The olive ridley turtle is considered the most abundant sea turtle species in the world and is also the smallest species in the Cheloniidae family. It is characterized by having an almost circular shell, with a length that goes from 67.6 cm to 78 cm; its width is about 90% of its straight length. In general, the carapace has more than 15 major scutes, 5 dorsal scutes, and frequently more than 5 lateral pairs, although it can also present an unequal number of scutes on both sides; the anterior lateral pair is in contact with the precentral scute. The plastron has 4 inframarginal scutes, each with a pore. On the leading edge of each fin are one or two claws. The head is medium-sized, subtriangular, and has two pairs of prefrontal scales and a non-serrated horny beak with an alveolar rim. Adult carapace coloration is olive-grey or yellowish, while the plastron is cream to greenish-grey with dark spots on the fin tips. The hatchlings are dark gray to black in color and average 5 cm in length. The average weight reached by an adult is 38 kg.
Habitat: The olive ridley turtle is a pantropical species; there are no morphological differences between their populations. Its migratory circuit includes feeding areas in various coastal and pelagic environments. It nests solitary and in nests on some beaches in India, the Mexican Pacific and Central America. In Mexico, the olive ridley turtle is distributed throughout the Pacific coast.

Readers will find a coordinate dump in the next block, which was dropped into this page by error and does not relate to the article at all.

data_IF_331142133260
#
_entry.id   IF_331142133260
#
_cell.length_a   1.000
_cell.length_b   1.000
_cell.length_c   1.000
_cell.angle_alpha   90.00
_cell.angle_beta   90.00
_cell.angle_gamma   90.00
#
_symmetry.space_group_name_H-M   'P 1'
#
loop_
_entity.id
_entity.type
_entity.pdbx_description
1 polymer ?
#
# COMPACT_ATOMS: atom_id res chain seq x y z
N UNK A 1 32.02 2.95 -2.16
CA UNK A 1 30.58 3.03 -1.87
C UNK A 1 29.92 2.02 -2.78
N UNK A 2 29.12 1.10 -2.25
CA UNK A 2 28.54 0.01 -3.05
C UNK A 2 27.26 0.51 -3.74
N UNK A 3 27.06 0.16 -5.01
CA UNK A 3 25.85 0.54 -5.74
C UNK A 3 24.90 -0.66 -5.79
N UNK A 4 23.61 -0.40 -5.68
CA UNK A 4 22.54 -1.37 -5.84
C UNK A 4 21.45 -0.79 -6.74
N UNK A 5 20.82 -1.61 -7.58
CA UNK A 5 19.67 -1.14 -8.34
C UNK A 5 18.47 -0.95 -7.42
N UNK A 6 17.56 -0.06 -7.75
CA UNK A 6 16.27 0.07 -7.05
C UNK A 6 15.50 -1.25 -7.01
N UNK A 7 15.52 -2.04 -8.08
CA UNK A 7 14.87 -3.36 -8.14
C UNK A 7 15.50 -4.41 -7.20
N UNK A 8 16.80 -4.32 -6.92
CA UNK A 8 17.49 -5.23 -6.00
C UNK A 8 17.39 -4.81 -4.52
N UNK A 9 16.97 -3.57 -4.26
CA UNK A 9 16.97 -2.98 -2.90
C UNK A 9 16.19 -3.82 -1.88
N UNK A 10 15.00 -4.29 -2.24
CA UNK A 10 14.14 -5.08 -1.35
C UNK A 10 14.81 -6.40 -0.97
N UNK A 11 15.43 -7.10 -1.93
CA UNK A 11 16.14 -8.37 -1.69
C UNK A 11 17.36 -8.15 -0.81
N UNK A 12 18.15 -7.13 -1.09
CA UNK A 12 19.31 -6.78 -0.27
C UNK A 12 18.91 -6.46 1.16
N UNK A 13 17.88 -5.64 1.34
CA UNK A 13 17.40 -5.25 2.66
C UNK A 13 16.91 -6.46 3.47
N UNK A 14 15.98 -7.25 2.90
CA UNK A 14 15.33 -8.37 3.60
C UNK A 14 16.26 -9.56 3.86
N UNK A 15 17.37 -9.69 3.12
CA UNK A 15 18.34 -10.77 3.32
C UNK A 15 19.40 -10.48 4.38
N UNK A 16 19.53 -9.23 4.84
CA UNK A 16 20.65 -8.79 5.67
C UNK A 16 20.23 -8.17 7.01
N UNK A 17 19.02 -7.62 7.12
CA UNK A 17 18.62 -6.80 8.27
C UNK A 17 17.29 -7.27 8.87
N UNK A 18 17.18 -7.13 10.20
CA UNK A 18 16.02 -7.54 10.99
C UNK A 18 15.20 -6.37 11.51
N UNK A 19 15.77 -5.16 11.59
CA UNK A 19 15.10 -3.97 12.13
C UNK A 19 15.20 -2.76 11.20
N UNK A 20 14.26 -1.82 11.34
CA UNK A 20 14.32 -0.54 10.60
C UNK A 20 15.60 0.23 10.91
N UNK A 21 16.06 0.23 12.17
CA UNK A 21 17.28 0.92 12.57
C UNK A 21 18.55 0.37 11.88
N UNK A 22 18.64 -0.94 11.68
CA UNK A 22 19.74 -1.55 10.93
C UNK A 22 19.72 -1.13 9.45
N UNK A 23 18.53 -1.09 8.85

Diet: In the breeding phase, its energy source is the yolk sac, which it uses until it can feed independently. Their diet in the juvenile phase changes drastically depending on their location, in oceanic waters they feed on pelagic organisms such as lobsters, fish eggs, etc., while in coastal waters they feed on crustaceans, mollusks, fish and salps. Thanks to its sharp and strong bill that allows it to break the hard covers, it can take advantage of various types of organisms both on the bottom and on the surface.